The House and Senate are expected to vote Thursday on a sweeping budget deal that would stave off another shutdown and jack up federal spending by about $300 billion over two years.
The Senate will go first and is expected to pass the bill with relative ease. But the plan could unravel in the House, where conservative opposition is forcing Republican leaders to lean on Democrats for votes as House Minority Leader Nancy Pelosi digs in with immigration demands.
“Part of it depends on the Democrats,” House Speaker Paul Ryan said Thursday morning on conservative radio host Hugh Hewitt’s show. “This is a bipartisan bill. It’s going to need bipartisan support.”
Right now it’s unclear how many Democrats will support the bill. Democratic leadership is not whipping against the bill but many members, particularly those in the minority caucuses, will oppose the proposal in a show of support for Dreamers.
“I’m pleased with the product, I’m not pleased with the process,” Pelosi told reporters Thursday, later adding she plans to vote against the bill but confirmed she isn’t formally whipping against it. “I’m just telling people why I’m voting the way I’m voting.”
After teasing details of the deal earlier in the day, leaders unveiled the more than 650-page bill just before midnight Wednesday, proposing expansive policy changes and funding bumps for specific programs in every corner of the federal government.
Top House Republicans believe they will get a “majority of the majority” to support the measure, although the House Freedom Caucus and other deficit hawks are against the proposal. There are 238 House Republicans.
“This is not the kind of deal you celebrate,” said House Budget Chairman Steve Womack (R-Ark.), who explained Wednesday that he had concerns he would be voicing to leadership before divulging whether he will vote for the bill.
Ryan (R-Wis.) said Thursday that GOP leaders are “going to deliver our share of support” and that he feels “very good about Republicans” in the whip count.
“Our members, who are focused on the military, are very happy where we landed with that. We also got a bunch of our other priorities,” Ryan said, noting that the bill would do away with the Obamacare advisory board members of both parties have derided.
But the issue right now appears to be Democrats. Pelosi is “really pushing” Ryan for a further commitment on resolving the legislative stalemate over 700,000 Dreamers, undocumented immigrants who came to the United States as children.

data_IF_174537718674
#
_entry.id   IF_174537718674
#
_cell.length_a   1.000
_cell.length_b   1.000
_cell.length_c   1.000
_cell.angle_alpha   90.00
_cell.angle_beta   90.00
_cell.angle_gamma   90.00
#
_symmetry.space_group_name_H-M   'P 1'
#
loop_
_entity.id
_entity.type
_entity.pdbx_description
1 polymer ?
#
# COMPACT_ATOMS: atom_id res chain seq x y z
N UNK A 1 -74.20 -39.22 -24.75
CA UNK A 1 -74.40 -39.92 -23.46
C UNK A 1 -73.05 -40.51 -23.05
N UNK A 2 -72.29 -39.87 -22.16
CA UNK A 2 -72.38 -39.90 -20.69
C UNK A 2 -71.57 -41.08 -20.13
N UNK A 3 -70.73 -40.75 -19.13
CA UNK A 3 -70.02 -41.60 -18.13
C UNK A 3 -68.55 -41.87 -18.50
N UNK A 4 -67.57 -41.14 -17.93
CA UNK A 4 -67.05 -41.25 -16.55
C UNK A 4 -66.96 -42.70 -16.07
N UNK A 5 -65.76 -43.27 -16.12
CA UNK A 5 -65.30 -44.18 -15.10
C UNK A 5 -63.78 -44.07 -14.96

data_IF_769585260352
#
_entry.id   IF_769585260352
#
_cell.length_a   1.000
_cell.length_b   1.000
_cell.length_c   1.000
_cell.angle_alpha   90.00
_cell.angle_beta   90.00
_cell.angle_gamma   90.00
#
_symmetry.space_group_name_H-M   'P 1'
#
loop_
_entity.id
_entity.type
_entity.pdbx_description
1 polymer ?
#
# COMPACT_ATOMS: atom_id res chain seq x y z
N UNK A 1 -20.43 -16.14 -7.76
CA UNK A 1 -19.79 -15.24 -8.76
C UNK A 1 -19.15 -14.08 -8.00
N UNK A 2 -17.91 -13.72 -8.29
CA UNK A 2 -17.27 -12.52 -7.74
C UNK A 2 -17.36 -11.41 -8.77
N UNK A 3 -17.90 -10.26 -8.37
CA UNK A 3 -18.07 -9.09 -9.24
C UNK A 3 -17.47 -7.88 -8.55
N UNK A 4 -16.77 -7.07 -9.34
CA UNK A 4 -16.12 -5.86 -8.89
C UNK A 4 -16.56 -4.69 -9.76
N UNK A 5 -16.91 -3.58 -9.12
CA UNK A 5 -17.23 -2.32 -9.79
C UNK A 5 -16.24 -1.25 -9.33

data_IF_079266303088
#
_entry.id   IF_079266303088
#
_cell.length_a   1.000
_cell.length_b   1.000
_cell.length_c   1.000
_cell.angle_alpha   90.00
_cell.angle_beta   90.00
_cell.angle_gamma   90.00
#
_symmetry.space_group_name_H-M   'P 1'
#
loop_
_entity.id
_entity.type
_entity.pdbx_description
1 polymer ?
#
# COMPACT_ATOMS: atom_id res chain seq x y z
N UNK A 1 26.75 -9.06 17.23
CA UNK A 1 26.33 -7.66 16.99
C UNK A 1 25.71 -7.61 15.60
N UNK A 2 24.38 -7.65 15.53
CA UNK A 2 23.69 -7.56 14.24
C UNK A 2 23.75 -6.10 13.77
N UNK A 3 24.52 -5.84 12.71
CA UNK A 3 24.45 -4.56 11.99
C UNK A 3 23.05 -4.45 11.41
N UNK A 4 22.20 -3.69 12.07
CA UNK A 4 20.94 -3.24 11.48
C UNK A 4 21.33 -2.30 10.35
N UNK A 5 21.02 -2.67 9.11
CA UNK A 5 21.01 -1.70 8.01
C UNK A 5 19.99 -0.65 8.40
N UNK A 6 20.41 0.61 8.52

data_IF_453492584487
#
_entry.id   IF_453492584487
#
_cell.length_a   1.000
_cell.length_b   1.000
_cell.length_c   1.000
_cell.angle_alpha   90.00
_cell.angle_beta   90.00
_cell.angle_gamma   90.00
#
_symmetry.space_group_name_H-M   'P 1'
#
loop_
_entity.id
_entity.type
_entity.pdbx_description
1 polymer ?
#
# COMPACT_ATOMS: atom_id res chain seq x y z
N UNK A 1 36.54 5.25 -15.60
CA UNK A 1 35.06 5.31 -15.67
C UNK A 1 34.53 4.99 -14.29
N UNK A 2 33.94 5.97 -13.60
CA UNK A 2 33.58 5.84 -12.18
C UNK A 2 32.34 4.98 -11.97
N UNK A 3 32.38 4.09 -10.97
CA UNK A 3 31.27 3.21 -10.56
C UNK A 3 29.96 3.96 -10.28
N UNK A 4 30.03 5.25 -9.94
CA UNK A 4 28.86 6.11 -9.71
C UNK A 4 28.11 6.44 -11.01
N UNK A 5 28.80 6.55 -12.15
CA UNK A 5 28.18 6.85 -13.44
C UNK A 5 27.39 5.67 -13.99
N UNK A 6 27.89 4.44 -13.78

President Donald Trump ended the federal program protecting Dreamers from possible deportation. While a legal fight is being waged in federal court over their fate, Pelosi is seeking Ryan’s assurance that the House will vote on the issue.
“I have unease with it and hope that the speaker will man up and decide that we in the House can also have what Mitch McConnell guaranteed in the Senate – a vote on the floor,” Pelosi said.
Pelosi wants Ryan to open the House floor up to a free-flowing immigration debate, allowing several proposals to come to the floor and the one that gets the most votes win, sometimes referred to as “Queen of the Hill.”
“Bring everything to the floor,” she said Thursday. “All we’re saying is Queen of the Hill, put it all out there, let the House work it’s will.”
Ryan, so far, has refused to commit to anything more than the House would only consider a bill that Trump can endorse.
Yet without those assurances, there may not be enough House support to pass the budget deal.
In contrast to Pelosi and Ryan’s battle, Senate Majority Leader Mitch McConnell (R-Ky.) and Minority Leader Chuck Schumer (D-N.Y.) have repeatedly praised the deal — and each other — as a compromise that contains billions of dollars that dozens of senators from each party can support.
“I am confident no senator on either side of the aisle believes this is a perfect bill,” McConnell said. “But I’m also confident that it is our best chance to begin rebuilding our military and make progress on issues directly affecting the American people.”
Although Senate leaders are expected to pass the bill without a hitch, the chamber’s fiscal conservatives — like their House counterparts — are blasting the deal’s price tag.
“I love bipartisanship, as you know. But the problem with bipartisanship is it’s always when we spend more money,” Sen. Jeff Flake (R-Ariz.) said. “This is something that should remind us what we should be outraged about. And we aren’t.”
The massive package includes $89.3 billion in disaster aid, surpassing the $81 billion allocation the House approved in December for regions hit by wildfires and last year’s trio of catastrophic hurricanes.
As the Treasury Department reaches the upper limits of its borrowing authority this month, the measure would lift the debt ceiling until March 2019, giving lawmakers more than a year without the worry of default.
Beyond what leaders initially previewed, the text lays out extensions of about three dozen expired tax breaks, including credits for rum production and race tracks, as well as several “orphaned” items that were left out of a 2015 deal to phase out incentives for wind and solar energy.
Burgess Everett contributed to this report.